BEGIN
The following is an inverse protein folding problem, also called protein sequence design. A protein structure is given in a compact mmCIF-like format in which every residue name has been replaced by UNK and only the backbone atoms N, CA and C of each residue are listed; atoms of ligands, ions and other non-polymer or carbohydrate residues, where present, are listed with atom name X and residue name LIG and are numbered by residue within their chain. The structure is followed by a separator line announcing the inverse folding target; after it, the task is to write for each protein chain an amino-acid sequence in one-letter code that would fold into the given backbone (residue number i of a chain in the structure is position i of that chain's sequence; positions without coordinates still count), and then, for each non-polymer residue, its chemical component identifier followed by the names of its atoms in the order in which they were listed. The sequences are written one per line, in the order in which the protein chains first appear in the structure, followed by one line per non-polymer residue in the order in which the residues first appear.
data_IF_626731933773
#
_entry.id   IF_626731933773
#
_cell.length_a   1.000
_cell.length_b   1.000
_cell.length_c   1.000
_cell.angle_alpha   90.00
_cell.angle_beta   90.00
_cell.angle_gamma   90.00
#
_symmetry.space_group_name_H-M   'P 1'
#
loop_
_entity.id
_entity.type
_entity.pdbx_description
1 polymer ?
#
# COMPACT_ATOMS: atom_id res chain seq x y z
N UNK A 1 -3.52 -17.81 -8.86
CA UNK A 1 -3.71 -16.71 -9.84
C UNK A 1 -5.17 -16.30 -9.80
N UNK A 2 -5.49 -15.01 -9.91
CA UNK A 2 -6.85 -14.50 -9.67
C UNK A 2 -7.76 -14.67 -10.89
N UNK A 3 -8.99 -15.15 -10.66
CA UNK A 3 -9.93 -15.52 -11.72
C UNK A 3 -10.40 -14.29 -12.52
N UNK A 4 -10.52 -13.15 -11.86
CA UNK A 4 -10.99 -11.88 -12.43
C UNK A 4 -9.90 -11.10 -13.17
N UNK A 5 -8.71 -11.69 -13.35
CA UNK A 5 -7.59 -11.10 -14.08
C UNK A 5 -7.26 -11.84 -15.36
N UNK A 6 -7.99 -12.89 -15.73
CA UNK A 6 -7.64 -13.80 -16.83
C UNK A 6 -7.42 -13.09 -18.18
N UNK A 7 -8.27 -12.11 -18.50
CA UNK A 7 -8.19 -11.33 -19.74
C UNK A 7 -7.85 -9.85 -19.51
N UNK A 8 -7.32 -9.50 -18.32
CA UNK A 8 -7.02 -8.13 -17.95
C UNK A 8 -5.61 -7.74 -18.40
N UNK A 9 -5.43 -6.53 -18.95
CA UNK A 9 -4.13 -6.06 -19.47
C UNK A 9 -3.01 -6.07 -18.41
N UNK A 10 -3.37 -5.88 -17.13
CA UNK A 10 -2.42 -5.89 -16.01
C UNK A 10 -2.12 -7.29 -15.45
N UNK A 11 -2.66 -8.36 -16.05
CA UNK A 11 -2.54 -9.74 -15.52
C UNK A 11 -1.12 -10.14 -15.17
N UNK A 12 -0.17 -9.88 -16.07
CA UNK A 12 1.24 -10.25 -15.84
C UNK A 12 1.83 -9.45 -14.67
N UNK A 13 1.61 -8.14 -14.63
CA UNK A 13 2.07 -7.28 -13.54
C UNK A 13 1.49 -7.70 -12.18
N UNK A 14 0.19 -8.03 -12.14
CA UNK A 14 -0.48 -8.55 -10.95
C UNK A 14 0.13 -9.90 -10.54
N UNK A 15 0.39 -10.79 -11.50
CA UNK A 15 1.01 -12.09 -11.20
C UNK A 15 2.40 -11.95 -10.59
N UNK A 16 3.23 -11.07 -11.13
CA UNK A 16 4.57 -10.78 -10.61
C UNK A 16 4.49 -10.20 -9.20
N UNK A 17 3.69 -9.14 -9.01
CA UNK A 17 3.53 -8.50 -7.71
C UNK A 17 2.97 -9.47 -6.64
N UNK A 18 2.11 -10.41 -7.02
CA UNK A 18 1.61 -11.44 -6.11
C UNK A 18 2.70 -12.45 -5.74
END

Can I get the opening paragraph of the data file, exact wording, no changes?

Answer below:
The following is an inverse protein folding problem, also called protein sequence design. A protein structure is given in a compact mmCIF-like format in which every residue name has been replaced by UNK and only the backbone atoms N, CA and C of each residue are listed; atoms of ligands, ions and other non-polymer or carbohydrate residues, where present, are listed with atom name X and residue name LIG and are numbered by residue within their chain. The structure is followed by a separator line announcing the inverse folding target; after it, the task is to write for each protein chain an amino-acid sequence in one-letter code that would fold into the given backbone (residue number i of a chain in the structure is position i of that chain's sequence; positions without coordinates still count), and then, for each non-polymer residue, its chemical component identifier followed by the names of its atoms in the order in which they were listed. The sequences are written one per line, in the order in which the protein chains first appear in the structure, followed by one line per non-polymer residue in the order in which the residues first appear.